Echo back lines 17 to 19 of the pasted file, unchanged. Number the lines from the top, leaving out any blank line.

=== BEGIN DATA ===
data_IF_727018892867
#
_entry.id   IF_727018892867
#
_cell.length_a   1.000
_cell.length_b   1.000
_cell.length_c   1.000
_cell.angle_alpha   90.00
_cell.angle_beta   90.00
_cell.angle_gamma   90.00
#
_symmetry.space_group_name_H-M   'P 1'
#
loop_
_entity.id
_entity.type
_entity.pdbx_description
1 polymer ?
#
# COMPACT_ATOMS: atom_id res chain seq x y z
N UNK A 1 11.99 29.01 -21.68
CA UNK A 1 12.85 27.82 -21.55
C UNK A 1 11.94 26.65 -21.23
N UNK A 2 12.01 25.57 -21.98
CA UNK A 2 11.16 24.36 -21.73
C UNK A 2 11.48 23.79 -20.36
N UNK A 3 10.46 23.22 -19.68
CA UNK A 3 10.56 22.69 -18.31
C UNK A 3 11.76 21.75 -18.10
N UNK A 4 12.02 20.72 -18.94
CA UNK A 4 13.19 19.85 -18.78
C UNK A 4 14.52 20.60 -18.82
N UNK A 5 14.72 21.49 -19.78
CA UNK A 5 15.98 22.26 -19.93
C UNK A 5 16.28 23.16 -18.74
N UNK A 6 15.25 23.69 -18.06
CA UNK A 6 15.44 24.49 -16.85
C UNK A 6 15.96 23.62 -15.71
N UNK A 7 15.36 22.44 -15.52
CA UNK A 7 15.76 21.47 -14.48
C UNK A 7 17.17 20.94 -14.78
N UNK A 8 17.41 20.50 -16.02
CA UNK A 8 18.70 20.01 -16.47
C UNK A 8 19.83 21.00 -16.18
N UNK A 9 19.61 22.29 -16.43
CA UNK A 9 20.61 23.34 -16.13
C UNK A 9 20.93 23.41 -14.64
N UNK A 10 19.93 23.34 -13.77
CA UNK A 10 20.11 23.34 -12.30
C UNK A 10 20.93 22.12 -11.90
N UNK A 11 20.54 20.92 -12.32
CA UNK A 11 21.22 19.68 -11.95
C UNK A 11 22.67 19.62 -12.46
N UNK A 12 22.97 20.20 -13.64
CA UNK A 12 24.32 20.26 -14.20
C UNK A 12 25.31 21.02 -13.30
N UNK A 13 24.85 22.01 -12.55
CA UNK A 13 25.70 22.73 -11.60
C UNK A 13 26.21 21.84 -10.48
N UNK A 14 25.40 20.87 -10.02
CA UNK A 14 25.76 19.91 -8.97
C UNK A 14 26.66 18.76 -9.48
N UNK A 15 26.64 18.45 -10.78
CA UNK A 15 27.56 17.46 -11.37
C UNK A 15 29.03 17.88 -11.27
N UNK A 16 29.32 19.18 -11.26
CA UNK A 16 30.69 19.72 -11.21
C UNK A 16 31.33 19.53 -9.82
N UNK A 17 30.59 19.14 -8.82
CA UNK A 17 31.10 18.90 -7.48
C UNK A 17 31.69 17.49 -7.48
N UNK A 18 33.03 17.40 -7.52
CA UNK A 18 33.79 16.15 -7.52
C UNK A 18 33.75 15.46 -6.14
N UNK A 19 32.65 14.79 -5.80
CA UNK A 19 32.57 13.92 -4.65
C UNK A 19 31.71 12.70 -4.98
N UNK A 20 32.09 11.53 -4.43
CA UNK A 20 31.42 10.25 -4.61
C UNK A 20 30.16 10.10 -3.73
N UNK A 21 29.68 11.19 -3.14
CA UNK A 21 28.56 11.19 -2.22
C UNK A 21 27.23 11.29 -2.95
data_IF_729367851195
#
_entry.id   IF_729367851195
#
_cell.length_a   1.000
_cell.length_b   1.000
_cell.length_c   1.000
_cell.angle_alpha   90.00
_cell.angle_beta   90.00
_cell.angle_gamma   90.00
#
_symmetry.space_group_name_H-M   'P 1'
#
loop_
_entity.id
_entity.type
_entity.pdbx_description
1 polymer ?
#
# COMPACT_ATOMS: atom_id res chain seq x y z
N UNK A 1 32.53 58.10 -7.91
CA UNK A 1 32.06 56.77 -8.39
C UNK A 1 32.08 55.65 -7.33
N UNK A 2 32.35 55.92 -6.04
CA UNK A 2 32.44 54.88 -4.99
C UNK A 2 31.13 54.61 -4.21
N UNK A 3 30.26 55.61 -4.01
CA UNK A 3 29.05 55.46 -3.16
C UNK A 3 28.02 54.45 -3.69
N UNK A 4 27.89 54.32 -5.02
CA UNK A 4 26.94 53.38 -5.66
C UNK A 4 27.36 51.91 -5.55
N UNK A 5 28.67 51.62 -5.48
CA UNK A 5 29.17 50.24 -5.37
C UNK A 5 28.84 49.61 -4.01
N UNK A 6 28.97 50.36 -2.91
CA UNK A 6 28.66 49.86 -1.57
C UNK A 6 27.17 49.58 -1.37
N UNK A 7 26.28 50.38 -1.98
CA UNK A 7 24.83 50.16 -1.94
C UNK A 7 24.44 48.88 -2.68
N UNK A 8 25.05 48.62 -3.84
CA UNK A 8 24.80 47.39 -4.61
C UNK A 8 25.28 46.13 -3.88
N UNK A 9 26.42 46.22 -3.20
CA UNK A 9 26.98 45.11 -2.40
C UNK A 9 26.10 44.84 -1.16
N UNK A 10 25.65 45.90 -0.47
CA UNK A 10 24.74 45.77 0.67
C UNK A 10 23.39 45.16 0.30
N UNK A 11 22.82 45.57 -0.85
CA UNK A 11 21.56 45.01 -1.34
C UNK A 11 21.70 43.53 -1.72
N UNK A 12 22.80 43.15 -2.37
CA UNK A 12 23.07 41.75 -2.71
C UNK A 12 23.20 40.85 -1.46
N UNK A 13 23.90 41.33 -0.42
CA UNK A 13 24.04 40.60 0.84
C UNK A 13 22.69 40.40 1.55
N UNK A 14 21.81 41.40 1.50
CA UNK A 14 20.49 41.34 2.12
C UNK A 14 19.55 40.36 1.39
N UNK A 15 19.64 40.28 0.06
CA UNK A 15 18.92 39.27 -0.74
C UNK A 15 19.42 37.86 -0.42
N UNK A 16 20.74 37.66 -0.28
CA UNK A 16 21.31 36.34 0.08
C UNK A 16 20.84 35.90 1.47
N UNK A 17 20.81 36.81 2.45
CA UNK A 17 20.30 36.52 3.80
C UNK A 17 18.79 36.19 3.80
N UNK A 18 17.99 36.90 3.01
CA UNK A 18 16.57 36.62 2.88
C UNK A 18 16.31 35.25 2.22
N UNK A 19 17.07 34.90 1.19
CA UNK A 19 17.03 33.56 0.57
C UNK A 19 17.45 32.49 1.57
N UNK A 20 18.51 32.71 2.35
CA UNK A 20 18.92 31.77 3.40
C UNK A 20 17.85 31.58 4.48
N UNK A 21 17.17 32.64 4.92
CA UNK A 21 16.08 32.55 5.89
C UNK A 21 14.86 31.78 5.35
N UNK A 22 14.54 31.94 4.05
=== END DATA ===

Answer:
_entity.pdbx_description
1 polymer ?
#